Traffic and Road Conditions in Mexico

Traffic Safety and Road Conditions

Continued concerns regarding criminal activity on highways along the Mexican border (which includes placement of illegal checkpoints and the murder of persons who did not stop and/or surrender their vehicles) have prompted the U.S. Mission in Mexico to impose certain restrictions on U.S. government employees transiting the area. Effective July 15, 2010, Mission employees and their families may not travel by vehicle across the U.S.-Mexico border to or from any post in the interior of Mexico. This policy also applies to employees and their families transiting Mexico to and from Central American posts. This policy does not apply to employees and their family members assigned to border posts (Tijuana, Nogales, Ciudad Juarez, Nuevo Laredo, and Matamoros), although they may not drive to interior posts as outlined above. Travel is permitted between Hermosillo and Nogales, but not permitted from Hermosillo to any other interior posts.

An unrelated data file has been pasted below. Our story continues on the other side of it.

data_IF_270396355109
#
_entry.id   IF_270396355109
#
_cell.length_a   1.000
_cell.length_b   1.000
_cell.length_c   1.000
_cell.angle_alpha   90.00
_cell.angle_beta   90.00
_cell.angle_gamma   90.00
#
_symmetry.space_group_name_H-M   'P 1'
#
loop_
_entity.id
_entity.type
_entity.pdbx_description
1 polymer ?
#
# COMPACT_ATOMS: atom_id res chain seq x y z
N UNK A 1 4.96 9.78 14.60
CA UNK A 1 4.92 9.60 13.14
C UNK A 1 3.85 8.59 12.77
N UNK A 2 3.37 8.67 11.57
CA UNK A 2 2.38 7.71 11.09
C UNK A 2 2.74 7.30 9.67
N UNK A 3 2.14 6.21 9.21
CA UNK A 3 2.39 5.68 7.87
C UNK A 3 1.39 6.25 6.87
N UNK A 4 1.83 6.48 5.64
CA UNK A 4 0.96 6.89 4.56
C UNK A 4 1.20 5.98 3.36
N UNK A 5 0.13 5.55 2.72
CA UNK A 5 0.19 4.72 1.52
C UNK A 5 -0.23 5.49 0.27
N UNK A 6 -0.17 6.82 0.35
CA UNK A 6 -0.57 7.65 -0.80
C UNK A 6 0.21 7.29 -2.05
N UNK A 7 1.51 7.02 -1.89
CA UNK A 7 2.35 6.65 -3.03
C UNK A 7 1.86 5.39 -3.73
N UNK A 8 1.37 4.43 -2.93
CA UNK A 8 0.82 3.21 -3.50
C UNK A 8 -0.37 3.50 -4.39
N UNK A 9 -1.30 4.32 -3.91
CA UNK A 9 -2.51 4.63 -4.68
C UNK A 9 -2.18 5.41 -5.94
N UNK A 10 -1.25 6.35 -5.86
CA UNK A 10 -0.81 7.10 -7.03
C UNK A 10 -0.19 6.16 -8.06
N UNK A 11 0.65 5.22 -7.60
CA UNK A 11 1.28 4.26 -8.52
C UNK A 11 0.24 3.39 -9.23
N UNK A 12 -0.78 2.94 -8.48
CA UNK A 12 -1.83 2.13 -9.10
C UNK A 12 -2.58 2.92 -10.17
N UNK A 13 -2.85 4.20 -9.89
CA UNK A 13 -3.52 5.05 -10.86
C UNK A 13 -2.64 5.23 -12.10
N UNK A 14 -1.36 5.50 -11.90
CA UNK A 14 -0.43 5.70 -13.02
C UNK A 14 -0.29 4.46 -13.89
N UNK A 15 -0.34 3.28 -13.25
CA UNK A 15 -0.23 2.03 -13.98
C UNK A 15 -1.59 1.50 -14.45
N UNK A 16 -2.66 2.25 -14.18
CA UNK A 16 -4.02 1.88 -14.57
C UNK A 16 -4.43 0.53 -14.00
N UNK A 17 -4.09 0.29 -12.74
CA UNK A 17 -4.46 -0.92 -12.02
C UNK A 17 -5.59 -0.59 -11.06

While in a foreign country, U.S. citizens may encounter road conditions that differ significantly from those in the United States. The information below concerning Mexico is provided for general reference only, and may not be totally accurate in a particular location or circumstance. Public transportation vehicles, specifically taxis and city buses, often do not comply with traffic regulations, including observing speed limits and stopping at red lights.